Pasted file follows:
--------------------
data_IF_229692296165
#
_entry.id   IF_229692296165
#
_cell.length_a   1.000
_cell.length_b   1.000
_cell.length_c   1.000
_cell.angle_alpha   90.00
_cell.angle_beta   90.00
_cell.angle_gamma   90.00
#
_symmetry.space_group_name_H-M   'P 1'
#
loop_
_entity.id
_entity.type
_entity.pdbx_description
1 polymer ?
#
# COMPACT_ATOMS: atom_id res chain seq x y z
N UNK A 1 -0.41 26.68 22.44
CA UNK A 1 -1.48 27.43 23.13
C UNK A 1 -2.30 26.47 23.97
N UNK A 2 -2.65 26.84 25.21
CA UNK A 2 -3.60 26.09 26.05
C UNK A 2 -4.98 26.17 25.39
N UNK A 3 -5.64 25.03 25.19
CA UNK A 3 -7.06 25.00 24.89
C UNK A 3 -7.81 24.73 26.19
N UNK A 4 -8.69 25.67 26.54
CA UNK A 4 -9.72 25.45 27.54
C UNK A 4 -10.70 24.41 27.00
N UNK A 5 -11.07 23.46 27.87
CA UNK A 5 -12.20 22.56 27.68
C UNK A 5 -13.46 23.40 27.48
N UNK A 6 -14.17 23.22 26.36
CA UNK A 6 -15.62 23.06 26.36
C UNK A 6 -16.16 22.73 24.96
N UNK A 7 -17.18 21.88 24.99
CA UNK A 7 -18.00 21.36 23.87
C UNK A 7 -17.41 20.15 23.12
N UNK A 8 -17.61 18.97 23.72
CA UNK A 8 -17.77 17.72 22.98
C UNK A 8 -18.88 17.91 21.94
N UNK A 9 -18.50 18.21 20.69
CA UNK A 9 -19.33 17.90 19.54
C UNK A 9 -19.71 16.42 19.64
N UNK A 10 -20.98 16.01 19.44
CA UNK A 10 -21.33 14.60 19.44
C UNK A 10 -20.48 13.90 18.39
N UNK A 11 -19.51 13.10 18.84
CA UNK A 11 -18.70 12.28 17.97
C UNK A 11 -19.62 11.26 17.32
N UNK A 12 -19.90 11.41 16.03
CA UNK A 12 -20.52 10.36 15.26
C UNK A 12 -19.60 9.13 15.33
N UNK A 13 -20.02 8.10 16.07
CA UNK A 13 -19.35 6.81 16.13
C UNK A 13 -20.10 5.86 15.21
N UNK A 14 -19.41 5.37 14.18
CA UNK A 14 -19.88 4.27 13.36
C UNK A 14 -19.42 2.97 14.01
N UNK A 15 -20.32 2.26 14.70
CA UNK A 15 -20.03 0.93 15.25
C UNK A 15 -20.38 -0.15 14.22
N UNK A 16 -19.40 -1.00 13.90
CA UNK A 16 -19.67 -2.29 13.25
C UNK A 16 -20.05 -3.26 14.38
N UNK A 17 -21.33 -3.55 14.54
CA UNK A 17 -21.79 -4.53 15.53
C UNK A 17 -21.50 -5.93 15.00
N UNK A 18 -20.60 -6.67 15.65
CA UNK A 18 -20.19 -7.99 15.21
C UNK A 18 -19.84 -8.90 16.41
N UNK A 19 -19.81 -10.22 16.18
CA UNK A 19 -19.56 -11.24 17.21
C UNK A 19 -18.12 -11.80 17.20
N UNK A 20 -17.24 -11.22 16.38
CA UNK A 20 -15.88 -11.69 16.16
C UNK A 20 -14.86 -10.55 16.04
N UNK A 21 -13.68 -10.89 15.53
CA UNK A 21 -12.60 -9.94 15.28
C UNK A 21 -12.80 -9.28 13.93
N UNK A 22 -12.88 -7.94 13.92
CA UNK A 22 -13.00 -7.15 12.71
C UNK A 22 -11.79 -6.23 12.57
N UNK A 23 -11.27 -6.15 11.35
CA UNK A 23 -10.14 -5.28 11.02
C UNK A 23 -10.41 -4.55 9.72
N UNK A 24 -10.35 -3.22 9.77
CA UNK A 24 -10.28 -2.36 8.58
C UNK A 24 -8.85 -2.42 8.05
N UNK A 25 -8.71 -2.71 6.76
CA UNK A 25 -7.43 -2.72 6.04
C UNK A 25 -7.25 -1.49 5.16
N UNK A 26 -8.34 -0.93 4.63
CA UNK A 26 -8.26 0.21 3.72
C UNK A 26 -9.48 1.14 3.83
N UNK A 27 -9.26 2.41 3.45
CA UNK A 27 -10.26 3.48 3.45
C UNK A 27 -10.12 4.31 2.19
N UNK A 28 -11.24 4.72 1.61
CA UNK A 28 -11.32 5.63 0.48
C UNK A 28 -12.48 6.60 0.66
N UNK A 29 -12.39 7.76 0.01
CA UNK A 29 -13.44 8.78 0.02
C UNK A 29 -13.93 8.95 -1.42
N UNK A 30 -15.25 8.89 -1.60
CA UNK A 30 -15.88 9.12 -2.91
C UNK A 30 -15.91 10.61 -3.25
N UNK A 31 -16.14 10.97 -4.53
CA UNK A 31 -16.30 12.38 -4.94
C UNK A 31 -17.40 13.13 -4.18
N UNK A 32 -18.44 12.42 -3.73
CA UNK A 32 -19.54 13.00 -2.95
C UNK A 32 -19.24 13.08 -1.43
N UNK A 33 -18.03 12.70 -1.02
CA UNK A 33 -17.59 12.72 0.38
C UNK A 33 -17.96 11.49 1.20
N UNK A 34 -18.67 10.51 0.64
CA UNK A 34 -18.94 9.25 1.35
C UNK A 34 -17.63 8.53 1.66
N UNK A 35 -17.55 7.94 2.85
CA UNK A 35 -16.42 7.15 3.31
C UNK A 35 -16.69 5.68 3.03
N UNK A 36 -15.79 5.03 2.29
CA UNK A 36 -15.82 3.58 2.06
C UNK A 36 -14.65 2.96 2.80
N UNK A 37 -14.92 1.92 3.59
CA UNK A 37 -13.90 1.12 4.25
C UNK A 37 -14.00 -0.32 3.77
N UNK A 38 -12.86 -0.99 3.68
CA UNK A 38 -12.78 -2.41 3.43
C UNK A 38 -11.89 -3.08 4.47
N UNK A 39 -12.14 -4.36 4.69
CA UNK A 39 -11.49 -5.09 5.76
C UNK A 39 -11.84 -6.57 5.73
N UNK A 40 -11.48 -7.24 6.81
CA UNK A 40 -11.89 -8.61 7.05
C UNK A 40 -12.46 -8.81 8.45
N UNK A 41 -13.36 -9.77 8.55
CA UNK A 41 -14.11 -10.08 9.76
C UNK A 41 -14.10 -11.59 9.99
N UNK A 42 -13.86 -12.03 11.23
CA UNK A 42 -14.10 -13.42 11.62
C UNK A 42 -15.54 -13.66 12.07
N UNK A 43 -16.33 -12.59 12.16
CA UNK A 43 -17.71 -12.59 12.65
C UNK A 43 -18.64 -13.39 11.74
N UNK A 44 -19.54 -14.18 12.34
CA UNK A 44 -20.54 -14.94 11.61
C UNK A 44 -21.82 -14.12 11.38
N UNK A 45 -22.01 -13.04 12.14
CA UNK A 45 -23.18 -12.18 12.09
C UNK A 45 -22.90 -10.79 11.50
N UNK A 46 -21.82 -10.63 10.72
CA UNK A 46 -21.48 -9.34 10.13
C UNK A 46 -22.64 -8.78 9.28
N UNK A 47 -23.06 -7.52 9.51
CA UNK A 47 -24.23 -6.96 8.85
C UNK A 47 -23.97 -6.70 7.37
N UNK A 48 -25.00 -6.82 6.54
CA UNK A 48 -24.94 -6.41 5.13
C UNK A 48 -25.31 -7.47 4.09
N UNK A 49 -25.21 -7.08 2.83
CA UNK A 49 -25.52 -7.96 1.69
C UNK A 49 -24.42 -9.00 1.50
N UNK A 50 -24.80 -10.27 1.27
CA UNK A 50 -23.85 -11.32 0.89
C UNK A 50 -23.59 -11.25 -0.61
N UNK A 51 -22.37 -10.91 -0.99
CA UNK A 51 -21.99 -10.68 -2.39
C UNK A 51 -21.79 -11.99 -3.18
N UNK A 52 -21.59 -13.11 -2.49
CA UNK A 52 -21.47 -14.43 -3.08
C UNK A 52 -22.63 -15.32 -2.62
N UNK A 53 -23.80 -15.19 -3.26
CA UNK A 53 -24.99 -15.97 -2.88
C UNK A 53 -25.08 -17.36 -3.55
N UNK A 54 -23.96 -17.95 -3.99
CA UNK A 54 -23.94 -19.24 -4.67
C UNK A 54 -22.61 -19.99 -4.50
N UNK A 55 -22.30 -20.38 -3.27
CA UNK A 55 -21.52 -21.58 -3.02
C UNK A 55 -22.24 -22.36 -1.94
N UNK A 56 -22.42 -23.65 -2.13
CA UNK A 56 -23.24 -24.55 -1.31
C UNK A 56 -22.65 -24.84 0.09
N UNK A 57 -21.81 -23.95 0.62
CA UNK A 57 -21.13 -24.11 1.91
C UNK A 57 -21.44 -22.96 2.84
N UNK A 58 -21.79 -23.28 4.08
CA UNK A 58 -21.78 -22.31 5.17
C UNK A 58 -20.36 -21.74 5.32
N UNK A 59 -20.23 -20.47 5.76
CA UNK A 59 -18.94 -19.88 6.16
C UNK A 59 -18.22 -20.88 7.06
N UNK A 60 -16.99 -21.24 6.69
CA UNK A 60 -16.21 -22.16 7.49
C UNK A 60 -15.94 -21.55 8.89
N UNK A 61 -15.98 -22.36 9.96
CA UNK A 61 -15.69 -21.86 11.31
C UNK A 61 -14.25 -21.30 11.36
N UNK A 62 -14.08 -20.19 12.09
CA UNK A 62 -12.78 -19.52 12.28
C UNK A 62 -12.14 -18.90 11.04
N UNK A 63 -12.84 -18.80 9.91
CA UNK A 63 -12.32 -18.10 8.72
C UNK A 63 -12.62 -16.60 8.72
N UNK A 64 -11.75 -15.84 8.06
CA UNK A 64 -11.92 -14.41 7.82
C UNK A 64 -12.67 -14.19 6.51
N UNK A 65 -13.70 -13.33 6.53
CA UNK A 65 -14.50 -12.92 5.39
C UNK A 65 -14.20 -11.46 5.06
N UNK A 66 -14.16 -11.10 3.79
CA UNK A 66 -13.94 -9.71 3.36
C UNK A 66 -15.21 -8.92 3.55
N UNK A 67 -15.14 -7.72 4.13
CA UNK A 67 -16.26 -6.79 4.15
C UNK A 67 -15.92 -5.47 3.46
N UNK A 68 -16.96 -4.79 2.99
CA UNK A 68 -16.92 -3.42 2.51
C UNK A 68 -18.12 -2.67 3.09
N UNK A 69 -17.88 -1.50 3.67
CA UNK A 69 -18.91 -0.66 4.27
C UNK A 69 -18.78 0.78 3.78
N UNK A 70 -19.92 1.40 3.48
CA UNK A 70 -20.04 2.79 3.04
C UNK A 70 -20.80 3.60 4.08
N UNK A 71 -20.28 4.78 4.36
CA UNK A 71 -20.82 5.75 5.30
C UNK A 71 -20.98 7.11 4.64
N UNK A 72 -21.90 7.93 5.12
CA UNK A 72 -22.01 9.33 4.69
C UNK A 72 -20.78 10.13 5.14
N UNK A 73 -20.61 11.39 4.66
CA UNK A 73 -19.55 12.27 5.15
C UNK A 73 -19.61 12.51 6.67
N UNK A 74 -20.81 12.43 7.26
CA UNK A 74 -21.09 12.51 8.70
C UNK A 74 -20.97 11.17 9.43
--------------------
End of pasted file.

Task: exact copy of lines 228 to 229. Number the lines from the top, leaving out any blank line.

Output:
N UNK A 70 -19.92 1.40 3.48
CA UNK A 70 -20.04 2.79 3.04